WiredTiger currently (2.5) has a schema lock to single-thread schema-modifying operations combined with moderately complex locking of data handles to provide shared or exclusive access.
In addition, there is a "table lock" to single-thread schema-modifying operations on the same table that may not exclusively lock the same file (e.g., adding or dropping independent indices). Further, there is a "data handle list list" lock to protect the list of data handles.
This is complicated, fragile and hard to maintain.
Instead, we should move to a situation where:
- all data sources in the system that require locking (including at least tables, indices and LSM trees) become WT_DATA_HANDLEs.
_ all operations start by locking the data handles they need. This involves searching the session for cached data handles, then _protected by the data handle mutex* searching and optionally creating the data handles in the connection cache.
- once a required handle is found, it is cached in the session cache, and only at this stage is there any blocking on the data handle lock (after the handle list mutex is dropped).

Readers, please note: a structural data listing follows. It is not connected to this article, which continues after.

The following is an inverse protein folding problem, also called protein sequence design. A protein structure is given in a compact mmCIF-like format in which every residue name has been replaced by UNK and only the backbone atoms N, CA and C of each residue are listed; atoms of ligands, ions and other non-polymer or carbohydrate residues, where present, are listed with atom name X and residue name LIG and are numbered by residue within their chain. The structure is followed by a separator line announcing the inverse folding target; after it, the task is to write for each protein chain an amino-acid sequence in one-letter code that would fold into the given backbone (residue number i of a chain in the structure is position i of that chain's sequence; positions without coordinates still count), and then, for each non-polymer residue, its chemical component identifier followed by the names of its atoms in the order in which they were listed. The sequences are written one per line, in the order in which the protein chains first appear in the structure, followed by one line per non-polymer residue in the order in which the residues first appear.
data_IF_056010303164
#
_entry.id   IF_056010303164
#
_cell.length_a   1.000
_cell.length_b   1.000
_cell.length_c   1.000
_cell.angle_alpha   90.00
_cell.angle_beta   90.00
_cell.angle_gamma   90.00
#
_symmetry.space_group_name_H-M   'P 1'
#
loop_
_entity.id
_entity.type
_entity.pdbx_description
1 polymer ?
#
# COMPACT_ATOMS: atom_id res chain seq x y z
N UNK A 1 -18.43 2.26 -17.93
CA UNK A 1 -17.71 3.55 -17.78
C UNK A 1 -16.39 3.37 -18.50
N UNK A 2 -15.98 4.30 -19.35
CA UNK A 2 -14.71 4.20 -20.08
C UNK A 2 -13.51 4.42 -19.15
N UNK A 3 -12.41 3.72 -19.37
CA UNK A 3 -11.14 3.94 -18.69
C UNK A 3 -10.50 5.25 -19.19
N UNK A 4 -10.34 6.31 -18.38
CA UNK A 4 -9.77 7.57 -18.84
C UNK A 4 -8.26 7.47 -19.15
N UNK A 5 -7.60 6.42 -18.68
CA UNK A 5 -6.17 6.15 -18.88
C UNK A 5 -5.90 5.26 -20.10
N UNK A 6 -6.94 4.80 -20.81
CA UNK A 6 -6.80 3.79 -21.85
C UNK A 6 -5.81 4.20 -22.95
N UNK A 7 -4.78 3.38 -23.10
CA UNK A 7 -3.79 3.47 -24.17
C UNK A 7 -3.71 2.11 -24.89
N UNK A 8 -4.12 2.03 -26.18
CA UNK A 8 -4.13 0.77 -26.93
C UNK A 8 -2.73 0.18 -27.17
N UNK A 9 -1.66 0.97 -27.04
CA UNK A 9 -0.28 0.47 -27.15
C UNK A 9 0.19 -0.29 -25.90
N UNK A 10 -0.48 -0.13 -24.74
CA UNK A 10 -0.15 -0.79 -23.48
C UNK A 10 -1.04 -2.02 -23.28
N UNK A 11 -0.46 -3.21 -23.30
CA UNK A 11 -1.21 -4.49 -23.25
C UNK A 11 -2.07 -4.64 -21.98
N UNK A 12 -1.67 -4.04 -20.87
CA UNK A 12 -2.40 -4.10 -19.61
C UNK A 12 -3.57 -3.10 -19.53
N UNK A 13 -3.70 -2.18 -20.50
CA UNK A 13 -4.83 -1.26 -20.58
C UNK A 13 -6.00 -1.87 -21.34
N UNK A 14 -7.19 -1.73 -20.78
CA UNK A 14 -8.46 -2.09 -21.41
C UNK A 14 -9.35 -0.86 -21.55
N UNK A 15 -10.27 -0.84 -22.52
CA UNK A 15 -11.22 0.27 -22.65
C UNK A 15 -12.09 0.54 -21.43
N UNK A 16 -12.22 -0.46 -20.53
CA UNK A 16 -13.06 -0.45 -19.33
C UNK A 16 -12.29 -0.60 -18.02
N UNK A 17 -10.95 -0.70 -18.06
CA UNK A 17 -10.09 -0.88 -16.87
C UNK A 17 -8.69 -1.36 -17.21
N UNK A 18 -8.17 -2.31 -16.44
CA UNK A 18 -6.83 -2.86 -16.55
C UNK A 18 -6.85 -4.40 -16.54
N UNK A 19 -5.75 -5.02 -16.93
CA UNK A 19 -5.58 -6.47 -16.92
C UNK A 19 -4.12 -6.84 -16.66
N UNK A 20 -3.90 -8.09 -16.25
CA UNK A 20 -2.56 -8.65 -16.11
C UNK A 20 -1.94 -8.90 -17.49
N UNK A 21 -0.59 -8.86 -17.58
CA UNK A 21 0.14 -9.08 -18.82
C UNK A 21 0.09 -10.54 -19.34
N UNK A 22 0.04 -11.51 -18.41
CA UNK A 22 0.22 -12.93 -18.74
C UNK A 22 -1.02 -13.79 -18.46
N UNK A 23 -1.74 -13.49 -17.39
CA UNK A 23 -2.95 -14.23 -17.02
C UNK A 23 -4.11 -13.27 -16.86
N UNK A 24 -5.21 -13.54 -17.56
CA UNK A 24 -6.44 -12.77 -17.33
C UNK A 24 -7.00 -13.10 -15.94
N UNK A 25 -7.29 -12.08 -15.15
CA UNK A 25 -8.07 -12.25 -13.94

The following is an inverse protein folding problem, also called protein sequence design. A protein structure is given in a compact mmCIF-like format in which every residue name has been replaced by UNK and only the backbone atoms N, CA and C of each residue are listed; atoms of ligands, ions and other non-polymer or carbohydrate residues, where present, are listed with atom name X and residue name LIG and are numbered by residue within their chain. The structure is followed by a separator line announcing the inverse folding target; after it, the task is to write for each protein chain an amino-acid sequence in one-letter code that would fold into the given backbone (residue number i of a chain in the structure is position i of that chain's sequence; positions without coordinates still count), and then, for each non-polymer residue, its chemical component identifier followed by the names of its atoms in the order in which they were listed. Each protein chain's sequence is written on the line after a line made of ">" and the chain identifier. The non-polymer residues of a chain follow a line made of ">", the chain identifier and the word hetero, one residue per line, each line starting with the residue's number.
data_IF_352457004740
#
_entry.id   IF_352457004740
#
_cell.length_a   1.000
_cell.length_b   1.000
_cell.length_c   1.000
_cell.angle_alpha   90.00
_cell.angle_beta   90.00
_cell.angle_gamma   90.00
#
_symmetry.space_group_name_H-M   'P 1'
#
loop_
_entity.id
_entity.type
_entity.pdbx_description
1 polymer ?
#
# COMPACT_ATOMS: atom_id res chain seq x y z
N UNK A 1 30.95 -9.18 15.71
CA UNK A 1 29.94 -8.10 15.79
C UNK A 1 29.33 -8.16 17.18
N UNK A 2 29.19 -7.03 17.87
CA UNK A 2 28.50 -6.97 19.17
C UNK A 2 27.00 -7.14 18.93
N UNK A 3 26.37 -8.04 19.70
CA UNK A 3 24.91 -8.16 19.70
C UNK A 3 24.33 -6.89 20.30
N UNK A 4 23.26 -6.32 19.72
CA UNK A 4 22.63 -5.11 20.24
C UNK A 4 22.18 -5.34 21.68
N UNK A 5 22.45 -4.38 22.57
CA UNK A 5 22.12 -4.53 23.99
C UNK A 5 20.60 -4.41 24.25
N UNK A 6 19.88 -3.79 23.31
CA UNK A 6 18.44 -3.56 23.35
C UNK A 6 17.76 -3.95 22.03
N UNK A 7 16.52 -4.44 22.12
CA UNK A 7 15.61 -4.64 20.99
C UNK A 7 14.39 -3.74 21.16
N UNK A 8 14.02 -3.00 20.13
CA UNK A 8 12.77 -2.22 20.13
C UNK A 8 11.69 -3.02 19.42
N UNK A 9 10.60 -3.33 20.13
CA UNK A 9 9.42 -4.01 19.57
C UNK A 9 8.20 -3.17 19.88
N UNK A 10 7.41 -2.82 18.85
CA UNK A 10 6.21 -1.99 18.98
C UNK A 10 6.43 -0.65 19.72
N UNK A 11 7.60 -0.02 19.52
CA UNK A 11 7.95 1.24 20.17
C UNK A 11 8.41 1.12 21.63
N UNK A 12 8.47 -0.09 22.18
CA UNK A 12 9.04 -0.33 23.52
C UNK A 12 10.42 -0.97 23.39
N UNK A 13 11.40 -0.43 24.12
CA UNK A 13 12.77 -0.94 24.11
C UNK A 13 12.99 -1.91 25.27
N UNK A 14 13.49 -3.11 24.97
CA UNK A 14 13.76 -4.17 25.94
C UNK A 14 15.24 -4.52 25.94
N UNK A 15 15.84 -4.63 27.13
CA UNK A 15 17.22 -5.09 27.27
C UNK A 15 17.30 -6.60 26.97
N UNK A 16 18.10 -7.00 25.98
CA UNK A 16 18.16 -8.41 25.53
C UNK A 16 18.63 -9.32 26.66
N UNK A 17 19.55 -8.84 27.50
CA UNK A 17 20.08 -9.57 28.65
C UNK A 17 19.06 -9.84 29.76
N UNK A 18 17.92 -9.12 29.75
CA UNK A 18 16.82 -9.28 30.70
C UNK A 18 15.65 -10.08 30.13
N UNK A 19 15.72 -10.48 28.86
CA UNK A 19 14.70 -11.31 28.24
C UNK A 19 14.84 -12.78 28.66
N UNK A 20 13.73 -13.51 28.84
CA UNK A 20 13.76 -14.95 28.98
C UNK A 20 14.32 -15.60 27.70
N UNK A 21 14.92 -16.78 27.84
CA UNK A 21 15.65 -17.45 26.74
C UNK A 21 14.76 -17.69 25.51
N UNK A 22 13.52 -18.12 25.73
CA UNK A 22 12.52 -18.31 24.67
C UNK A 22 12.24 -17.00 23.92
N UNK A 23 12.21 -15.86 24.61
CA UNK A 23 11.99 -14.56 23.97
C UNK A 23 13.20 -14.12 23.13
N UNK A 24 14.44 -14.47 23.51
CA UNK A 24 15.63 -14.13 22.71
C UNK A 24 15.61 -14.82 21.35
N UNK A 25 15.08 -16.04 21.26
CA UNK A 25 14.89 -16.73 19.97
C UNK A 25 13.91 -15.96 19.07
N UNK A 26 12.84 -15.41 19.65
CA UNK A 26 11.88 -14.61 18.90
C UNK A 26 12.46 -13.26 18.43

- blocking should be made configurable (default blocking=true), rather than the current behavior where read-only operations block but exclusive operations sometimes fail with EBUSY.
- since each operation only operates on a single high-level handle (e.g., a single table, even if that includes multiple btrees or LSM trees underneath), and exclusive locks are never held for longer than a single operation, we can continue to avoid data handle deadlocks.
These changes would mean:
- we can eliminate the schema lock, the table lock and LSM locks: the operations they currently protect would be protected by handle locks on tables, indices or LSM trees.
- no operation ever blocks while holding the data handle list lock: it is purely used to protect the shared handle list
- more concurrency: independent schema-modifying operations can complete independently. This requires some care with regard to metadata changes, particularly with regard to checkpoints and when newly-created data sources become durable.